I am frequently frustrated with what seem exorbitant prices for some organic foods. It makes you wonder if some companies are exploiting the rise in demand for organic foods, or are costs that much higher? At a trade show in Calgary, I witnessed what I considered utterly absurd prices by an organic vendor there. Their cherry jam was $12, and $23 for a pumpkin pie! As an Certified Organic producer, I hope to receive more for my products than conventional ones because my costs are higher, and the end product should be of higher quality. So how can imported organic jams can be lower in price at the local organic store than local jams?
What are the input costs?
Fruit is typically cheap in well established areas they are grown in. Cherries in Michigan are 1/8th of the cost of the going rate in Saskatchewan. Also, labour costs are notoriously low in many areas in the world
Large companies have automated machinery to make jam at pennies per jar, and thousands of jars a day. Small companies, who do most processes manually, need to spend much more in labour costs to produce the same quantities. Large companies can also afford to make 10 cents of profit per jar when their sales volumes are in the hundreds of thousands of jars. Small companies selling 1000 jars a year need to have a higher profit margin to make it worthwhile.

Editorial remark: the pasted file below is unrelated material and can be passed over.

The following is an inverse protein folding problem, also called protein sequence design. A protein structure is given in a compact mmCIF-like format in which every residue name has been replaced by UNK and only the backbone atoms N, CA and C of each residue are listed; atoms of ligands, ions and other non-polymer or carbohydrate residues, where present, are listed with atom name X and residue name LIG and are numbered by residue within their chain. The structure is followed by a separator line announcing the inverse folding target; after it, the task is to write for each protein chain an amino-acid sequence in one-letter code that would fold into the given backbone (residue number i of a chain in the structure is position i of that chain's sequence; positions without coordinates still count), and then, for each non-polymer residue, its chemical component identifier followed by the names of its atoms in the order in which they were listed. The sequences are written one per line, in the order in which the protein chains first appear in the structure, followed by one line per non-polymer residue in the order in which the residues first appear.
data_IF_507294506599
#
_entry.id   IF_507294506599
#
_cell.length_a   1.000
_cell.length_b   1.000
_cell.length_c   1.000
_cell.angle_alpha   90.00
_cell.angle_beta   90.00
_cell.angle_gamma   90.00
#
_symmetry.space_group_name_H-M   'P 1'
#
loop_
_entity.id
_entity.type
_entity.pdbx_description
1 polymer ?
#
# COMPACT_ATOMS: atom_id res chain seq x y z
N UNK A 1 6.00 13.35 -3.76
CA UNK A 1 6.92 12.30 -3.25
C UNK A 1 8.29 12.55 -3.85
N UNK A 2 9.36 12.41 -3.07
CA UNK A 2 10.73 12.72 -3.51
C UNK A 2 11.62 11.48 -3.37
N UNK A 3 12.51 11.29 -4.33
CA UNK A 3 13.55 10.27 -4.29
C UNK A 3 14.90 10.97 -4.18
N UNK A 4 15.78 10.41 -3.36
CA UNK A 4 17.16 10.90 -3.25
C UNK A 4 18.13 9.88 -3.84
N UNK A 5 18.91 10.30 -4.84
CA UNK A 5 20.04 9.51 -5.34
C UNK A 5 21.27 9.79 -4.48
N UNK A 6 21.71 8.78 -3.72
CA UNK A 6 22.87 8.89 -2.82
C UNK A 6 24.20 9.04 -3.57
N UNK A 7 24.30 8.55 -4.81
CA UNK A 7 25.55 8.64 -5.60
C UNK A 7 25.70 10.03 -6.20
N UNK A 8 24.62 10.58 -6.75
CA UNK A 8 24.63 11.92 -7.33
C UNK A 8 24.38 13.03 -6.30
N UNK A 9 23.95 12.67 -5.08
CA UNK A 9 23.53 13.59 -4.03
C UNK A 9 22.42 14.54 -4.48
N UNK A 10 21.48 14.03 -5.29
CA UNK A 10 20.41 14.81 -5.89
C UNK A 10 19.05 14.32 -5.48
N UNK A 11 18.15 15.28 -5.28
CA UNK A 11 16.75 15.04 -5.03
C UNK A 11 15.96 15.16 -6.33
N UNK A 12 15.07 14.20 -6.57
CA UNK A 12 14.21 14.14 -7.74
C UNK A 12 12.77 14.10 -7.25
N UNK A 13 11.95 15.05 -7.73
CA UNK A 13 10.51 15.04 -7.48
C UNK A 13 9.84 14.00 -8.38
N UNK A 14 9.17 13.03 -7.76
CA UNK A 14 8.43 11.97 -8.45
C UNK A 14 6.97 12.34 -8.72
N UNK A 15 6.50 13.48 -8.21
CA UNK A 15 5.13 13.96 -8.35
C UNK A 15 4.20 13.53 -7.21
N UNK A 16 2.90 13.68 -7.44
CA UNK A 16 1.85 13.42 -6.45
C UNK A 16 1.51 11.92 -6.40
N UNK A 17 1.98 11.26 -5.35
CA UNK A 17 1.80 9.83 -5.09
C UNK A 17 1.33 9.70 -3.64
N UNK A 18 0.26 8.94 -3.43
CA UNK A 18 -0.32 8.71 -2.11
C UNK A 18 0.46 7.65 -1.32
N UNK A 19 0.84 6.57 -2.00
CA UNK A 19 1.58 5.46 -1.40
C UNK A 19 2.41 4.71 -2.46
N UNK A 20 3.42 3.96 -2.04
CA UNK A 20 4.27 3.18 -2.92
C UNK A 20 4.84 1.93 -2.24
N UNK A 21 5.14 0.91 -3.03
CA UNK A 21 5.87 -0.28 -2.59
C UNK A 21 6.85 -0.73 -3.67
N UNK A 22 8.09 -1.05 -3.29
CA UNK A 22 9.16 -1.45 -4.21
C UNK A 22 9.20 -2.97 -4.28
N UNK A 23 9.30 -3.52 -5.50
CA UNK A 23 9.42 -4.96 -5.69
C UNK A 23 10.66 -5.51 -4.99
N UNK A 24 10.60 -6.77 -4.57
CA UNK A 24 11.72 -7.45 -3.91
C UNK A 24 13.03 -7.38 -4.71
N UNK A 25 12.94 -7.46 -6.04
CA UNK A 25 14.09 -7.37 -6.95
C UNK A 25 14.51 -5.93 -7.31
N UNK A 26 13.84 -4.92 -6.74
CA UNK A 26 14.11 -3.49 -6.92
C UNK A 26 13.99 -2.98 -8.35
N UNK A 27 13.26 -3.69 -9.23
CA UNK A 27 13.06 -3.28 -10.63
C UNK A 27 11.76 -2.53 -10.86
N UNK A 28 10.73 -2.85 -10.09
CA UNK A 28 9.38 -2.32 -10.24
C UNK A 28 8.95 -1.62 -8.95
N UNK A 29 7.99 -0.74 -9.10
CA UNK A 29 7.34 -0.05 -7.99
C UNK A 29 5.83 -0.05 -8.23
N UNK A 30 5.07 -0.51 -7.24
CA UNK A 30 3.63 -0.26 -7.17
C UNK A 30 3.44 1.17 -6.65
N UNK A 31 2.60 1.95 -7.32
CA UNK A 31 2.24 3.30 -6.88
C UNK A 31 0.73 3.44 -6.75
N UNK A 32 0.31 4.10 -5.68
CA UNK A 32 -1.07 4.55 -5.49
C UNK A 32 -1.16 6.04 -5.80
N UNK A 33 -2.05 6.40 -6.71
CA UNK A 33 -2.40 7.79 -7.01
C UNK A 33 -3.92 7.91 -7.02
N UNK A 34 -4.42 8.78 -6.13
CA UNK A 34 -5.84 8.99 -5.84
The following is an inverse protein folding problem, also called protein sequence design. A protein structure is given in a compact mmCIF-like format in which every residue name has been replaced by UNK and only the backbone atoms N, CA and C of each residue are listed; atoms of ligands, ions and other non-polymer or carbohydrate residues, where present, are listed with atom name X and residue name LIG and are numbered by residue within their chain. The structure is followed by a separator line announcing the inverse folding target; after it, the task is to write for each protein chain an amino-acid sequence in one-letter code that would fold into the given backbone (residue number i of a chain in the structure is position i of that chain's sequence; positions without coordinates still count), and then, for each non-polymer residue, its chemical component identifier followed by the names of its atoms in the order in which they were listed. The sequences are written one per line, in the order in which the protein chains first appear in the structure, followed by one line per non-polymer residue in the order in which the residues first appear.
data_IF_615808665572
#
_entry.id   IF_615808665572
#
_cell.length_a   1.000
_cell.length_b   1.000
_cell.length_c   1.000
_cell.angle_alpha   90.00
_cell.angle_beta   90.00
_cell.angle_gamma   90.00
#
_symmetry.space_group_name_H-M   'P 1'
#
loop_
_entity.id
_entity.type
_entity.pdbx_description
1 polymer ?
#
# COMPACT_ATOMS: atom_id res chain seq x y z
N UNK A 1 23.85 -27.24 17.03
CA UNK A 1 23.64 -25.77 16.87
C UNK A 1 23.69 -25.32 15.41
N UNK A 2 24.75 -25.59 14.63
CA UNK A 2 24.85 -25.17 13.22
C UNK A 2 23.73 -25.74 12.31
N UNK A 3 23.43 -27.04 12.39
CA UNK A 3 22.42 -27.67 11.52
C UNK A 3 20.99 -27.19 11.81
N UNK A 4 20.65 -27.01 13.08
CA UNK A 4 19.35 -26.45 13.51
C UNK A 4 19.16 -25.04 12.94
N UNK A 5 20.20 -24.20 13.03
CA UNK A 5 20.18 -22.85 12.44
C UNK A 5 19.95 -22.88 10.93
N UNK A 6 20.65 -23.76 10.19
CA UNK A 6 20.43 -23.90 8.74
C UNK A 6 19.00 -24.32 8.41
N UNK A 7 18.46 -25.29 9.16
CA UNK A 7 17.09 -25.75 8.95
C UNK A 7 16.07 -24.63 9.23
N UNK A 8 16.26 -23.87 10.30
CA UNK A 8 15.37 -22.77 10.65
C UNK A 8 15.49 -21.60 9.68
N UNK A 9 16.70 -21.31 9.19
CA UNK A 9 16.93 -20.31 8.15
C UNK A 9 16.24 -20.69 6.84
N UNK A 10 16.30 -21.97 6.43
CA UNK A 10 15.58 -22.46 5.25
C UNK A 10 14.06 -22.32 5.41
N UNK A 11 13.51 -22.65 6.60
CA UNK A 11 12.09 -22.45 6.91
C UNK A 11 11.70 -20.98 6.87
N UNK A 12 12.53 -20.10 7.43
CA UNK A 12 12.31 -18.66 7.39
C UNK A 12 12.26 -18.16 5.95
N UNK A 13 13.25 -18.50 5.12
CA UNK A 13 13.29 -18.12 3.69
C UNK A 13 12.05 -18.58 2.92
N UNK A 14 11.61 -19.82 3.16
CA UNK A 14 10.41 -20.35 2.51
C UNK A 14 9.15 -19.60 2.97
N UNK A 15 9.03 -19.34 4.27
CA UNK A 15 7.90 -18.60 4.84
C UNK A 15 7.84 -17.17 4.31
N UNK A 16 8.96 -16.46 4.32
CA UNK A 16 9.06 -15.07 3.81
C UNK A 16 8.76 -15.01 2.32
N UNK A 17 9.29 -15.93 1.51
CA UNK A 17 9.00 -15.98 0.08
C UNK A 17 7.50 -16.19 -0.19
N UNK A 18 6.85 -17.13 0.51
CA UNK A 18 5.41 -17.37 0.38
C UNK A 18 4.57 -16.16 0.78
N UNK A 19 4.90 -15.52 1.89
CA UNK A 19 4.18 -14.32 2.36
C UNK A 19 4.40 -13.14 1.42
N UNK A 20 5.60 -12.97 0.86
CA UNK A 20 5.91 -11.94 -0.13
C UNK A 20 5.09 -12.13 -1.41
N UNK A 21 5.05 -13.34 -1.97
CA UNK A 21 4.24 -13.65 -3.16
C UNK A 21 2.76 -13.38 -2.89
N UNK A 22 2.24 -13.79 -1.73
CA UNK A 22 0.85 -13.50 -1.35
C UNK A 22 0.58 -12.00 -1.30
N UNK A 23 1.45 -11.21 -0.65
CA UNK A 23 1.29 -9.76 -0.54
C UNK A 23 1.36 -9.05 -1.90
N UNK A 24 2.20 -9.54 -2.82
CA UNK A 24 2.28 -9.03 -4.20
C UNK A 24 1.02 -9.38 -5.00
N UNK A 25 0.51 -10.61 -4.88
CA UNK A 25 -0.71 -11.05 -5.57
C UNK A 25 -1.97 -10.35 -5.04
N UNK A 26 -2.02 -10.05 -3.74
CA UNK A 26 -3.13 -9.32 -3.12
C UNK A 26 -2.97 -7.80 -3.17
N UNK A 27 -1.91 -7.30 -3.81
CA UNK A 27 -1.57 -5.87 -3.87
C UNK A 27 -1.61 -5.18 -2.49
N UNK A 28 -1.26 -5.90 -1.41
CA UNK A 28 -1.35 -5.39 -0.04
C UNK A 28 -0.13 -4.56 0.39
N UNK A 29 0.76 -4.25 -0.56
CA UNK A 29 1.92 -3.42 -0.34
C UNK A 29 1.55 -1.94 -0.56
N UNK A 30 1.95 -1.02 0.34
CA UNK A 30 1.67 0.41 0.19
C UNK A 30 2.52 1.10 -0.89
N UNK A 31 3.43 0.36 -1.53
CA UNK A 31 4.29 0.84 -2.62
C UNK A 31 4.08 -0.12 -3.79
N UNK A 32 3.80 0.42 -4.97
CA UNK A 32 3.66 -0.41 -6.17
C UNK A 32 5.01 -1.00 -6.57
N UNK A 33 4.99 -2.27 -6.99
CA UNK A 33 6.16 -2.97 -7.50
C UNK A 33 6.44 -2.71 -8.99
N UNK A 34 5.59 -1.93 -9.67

What are the company goals?
Every company needs to make a profit to survive, but what are their reasons for being in business? Do they want to create the highest quality product possible, or will they skimp and save by purchasing substandard ingredients? Do they treat their grower partners with respect and pay a fair price for their fruit, or do they take their grower partners for granted and insist on lower prices for their fruit? Even if I could get away with charging $12 for a jar of my Prairie Cherry jam, ethically I wouldn’t be able to go through with that kind of exploitation.
One benefit from buying from local producers is that you can meet with them, and see for yourself what drives them to be in the business. You may find that once you understand the challenges they face, you won’t give a second thought to paying an extra dollar for a jar of organic jam.